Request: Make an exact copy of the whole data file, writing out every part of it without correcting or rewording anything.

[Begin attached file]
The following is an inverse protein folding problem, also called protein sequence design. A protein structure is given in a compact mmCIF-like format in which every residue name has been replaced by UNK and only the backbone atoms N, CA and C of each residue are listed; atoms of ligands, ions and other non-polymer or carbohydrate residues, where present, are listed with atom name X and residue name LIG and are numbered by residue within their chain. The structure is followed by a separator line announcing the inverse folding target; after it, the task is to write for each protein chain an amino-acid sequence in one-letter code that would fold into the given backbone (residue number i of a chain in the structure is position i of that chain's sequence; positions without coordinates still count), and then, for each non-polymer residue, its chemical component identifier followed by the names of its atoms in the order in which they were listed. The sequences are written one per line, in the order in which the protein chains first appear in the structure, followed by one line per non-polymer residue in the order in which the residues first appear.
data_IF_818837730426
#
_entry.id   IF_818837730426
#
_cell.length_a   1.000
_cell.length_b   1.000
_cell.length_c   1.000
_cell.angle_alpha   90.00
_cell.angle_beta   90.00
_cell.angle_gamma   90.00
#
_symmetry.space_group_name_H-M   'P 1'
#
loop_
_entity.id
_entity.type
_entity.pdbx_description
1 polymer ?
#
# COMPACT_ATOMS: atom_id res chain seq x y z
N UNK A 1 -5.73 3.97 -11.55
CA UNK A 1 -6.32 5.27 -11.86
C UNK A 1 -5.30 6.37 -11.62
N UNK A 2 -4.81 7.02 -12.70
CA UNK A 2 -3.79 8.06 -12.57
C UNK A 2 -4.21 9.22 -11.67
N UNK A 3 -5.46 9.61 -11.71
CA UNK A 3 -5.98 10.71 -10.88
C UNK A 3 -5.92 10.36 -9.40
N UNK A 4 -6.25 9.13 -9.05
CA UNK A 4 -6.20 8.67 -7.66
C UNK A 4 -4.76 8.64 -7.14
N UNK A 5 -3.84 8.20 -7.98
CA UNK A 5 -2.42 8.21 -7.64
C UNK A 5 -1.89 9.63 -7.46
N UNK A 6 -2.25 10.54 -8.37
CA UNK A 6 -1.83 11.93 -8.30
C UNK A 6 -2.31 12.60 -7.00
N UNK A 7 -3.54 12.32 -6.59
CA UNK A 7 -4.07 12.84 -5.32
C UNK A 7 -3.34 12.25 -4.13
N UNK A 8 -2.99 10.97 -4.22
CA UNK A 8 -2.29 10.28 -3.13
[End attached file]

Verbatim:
The following is an inverse protein folding problem, also called protein sequence design. A protein structure is given in a compact mmCIF-like format in which every residue name has been replaced by UNK and only the backbone atoms N, CA and C of each residue are listed; atoms of ligands, ions and other non-polymer or carbohydrate residues, where present, are listed with atom name X and residue name LIG and are numbered by residue within their chain. The structure is followed by a separator line announcing the inverse folding target; after it, the task is to write for each protein chain an amino-acid sequence in one-letter code that would fold into the given backbone (residue number i of a chain in the structure is position i of that chain's sequence; positions without coordinates still count), and then, for each non-polymer residue, its chemical component identifier followed by the names of its atoms in the order in which they were listed. The sequences are written one per line, in the order in which the protein chains first appear in the structure, followed by one line per non-polymer residue in the order in which the residues first appear.
data_IF_818837730426
#
_entry.id   IF_818837730426
#
_cell.length_a   1.000
_cell.length_b   1.000
_cell.length_c   1.000
_cell.angle_alpha   90.00
_cell.angle_beta   90.00
_cell.angle_gamma   90.00
#
_symmetry.space_group_name_H-M   'P 1'
#
loop_
_entity.id
_entity.type
_entity.pdbx_description
1 polymer ?
#
# COMPACT_ATOMS: atom_id res chain seq x y z
N UNK A 1 -5.73 3.97 -11.55
CA UNK A 1 -6.32 5.27 -11.86
C UNK A 1 -5.30 6.37 -11.62
N UNK A 2 -4.81 7.02 -12.70
CA UNK A 2 -3.79 8.06 -12.57
C UNK A 2 -4.21 9.22 -11.67
N UNK A 3 -5.46 9.61 -11.71
CA UNK A 3 -5.98 10.71 -10.88
C UNK A 3 -5.92 10.36 -9.40
N UNK A 4 -6.25 9.13 -9.05
CA UNK A 4 -6.20 8.67 -7.66
C UNK A 4 -4.76 8.64 -7.14
N UNK A 5 -3.84 8.20 -7.98
CA UNK A 5 -2.42 8.21 -7.64
C UNK A 5 -1.89 9.63 -7.46
N UNK A 6 -2.25 10.54 -8.37
CA UNK A 6 -1.83 11.93 -8.30
C UNK A 6 -2.31 12.60 -7.00
N UNK A 7 -3.54 12.32 -6.59
CA UNK A 7 -4.07 12.84 -5.32
C UNK A 7 -3.34 12.25 -4.13
N UNK A 8 -2.99 10.97 -4.22
CA UNK A 8 -2.29 10.28 -3.13